The New York Islanders don’t plan to spend too much time thinking about their blowout loss to the Tampa Bay Lightning that’s put them on the verge of being ousted from the Stanley Cup semifinals.
The 8-0 loss on Monday night has the Islanders in a 3-2 series hole heading into Game 6 at home on Wednesday night, facing elimination for the first time this postseason.
“It’s a seven-game series, it’s not just one game,” forward Casey Cizikas said. “These things happen, it’s definitely not fun losing games like that, but you learn what it takes. They’re a Stanley Cup team, they know what they have to do to be successful, so going into tomorrow night our main focus is to play our game for 60 minutes and do that right from the get-go.”
Game 5 was a forgettable night from the start for the Islanders as the Lightning took the lead just 45 seconds into the game, led 3-0 after one period and 6-0 after two. Tampa Bay scored three power-play goals and outshot New York 42-21 and blocked 13 Islanders shots.
“You have to have a short memory,” forward Jordan Eberle said. “That goes with the highs and the lows. It’s not a total point thing. They win one game, doesn’t matter if it’s eight or overtime, So you put that one aside, you learn from it, the same thing is when you win, and you move forward.”
The Lightning aren’t taking anything for granted and expect to see a strong bounce-back effort from the Islanders in Game 6.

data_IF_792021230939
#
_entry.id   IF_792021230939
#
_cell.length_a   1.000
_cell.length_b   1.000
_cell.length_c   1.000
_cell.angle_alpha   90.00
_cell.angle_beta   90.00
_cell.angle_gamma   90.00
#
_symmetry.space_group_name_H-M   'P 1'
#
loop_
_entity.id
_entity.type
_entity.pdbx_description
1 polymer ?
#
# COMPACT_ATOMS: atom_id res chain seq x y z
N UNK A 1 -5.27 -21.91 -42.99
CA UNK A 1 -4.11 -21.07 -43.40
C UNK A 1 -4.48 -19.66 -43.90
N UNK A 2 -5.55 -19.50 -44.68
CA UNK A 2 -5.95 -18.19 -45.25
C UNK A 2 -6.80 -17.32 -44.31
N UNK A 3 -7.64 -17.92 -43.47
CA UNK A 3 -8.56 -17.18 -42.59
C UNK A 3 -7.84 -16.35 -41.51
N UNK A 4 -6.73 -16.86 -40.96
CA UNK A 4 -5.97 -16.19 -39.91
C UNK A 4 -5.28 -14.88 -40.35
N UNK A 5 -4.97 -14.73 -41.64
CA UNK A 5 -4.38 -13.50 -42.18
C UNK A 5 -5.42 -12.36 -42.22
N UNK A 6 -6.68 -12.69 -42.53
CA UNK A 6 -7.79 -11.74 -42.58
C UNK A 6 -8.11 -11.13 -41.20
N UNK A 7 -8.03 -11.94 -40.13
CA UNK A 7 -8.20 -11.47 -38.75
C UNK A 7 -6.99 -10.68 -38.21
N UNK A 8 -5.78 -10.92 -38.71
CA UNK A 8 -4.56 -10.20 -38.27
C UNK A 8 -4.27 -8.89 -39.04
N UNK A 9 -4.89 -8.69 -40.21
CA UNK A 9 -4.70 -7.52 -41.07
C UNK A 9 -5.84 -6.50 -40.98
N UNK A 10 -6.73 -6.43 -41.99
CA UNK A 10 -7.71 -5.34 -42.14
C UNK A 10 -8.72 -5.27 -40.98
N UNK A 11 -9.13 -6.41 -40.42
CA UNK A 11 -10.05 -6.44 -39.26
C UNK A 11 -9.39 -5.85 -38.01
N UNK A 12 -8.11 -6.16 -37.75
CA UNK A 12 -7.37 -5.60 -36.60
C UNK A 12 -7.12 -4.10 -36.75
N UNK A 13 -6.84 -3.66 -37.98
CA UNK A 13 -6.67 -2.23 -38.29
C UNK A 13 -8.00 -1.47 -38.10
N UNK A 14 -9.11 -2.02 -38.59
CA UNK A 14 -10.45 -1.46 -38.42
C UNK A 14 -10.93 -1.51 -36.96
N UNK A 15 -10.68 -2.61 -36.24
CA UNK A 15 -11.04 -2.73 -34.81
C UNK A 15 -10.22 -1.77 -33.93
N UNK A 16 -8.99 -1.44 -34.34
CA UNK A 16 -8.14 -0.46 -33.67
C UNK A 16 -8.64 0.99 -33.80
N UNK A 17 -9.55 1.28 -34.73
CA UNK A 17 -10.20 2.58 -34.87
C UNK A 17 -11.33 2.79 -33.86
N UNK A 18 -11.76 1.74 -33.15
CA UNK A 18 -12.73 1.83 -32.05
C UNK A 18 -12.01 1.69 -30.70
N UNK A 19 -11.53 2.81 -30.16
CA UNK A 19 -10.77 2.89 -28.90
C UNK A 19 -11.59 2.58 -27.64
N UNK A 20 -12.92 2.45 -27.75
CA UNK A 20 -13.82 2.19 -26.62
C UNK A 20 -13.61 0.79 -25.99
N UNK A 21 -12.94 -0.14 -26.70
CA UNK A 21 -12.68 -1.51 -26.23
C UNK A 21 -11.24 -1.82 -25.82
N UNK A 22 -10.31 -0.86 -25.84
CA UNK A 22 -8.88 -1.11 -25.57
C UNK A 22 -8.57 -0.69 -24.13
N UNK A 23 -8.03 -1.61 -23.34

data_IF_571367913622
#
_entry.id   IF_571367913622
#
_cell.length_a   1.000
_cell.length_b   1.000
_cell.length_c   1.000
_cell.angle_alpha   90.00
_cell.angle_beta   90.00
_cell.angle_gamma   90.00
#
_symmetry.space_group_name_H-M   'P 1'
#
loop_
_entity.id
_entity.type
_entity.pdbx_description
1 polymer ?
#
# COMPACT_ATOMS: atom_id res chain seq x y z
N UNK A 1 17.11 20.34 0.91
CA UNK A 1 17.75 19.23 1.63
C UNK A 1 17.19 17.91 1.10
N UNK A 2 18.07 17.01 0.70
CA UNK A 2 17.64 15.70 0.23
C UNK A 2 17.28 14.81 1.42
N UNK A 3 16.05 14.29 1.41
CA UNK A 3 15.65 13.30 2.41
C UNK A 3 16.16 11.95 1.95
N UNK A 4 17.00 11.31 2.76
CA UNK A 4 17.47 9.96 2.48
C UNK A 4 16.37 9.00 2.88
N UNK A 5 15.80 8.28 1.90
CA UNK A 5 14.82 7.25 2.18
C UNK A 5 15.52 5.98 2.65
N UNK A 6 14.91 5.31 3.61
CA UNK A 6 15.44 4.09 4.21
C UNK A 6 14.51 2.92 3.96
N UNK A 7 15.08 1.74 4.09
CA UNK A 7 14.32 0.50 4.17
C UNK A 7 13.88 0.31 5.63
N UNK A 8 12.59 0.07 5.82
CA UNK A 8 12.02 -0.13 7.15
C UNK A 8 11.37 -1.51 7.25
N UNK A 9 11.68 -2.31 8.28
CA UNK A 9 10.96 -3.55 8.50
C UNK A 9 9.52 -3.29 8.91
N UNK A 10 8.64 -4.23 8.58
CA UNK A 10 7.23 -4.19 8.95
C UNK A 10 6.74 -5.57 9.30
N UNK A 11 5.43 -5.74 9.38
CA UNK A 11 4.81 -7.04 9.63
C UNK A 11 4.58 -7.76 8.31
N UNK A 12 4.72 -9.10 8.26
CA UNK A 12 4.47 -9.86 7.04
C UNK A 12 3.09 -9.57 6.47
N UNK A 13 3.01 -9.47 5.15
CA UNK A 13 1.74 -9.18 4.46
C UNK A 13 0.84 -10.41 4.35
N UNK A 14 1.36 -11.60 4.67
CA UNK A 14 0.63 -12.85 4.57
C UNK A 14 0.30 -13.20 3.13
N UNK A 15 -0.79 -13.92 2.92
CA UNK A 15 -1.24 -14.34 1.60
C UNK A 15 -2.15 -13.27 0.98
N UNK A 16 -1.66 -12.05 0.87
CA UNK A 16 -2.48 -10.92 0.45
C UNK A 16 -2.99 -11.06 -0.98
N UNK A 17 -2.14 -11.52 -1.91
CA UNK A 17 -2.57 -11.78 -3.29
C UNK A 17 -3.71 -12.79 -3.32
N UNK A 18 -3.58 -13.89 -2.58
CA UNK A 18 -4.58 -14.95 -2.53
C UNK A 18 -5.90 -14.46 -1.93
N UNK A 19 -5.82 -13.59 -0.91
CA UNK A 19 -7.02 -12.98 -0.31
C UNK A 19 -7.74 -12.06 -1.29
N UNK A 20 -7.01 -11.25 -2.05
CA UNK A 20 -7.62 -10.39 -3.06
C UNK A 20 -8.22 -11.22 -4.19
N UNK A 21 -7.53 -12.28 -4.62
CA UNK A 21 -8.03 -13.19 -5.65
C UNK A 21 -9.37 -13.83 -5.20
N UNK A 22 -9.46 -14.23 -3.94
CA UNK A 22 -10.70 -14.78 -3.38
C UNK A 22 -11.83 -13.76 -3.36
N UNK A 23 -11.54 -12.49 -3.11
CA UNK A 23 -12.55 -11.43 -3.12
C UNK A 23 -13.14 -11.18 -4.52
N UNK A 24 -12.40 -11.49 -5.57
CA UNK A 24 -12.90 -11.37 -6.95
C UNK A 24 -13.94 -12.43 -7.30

“Sometimes you lose in overtime and those are more crushing and defeating than the lopsided ones,” Tampa Bay defenseman Luke Schenn said. “You’ve got to win four of them, so it doesn’t really matter. Whether you lose, you turn the page, or if you win you’ve got to turn the page. Every game has its own storyline going into it.”
The Islanders have managed to bounce back several times this postseason as they’ve trailed after three games in each series. They won three straight to beat Pittsburgh in the first round and then did it again against Boston in the second round. They evened this series after holding on a for a 3-2 win in Game 4 before falling behind again.
Now, they return to Nassau Coliseum, where they were 21-4-3 during the regular season and are 5-3 so far in the playoffs. With the Islanders set to open their new home at UBS Arena next to Belmont Park next season, it could be the last game at the Coliseum.
“That’s our building,” Cizikas said. “Our fans get us going every single time they’re behind us, no matter what. We feed off that energy, we love playing in that building, we love playing in front of them and that’s when we play our best hockey. We’re excited for the challenge ahead of us tomorrow.”
Islanders coach Barry Trotz was in a similar position three years ago when he led Washington to the Stanley Cup championship. The Capitals trailed 3-2 against Tampa Bay in the Eastern Conference finals, heading home for Game 6. They won that one and then won Game 7.
“The journey’s not how you envision it,” Trotz said. “It wasn’t the vision I had of how it was going to be done. It plays out in front of you, that’s the beauty of it.”
Trotz said his message to the team was simply to remind them how hard it is to get far in the pursuit of a Stanley Cup championship, especially after they fell short against the Lightning in the last year’s conference finals.
“How much do you want to commit to have one shot to go the Stanley Cup Finals,” he said. “How much are you willing to commit tomorrow? … Go after it guys because you only get so many cracks at this.”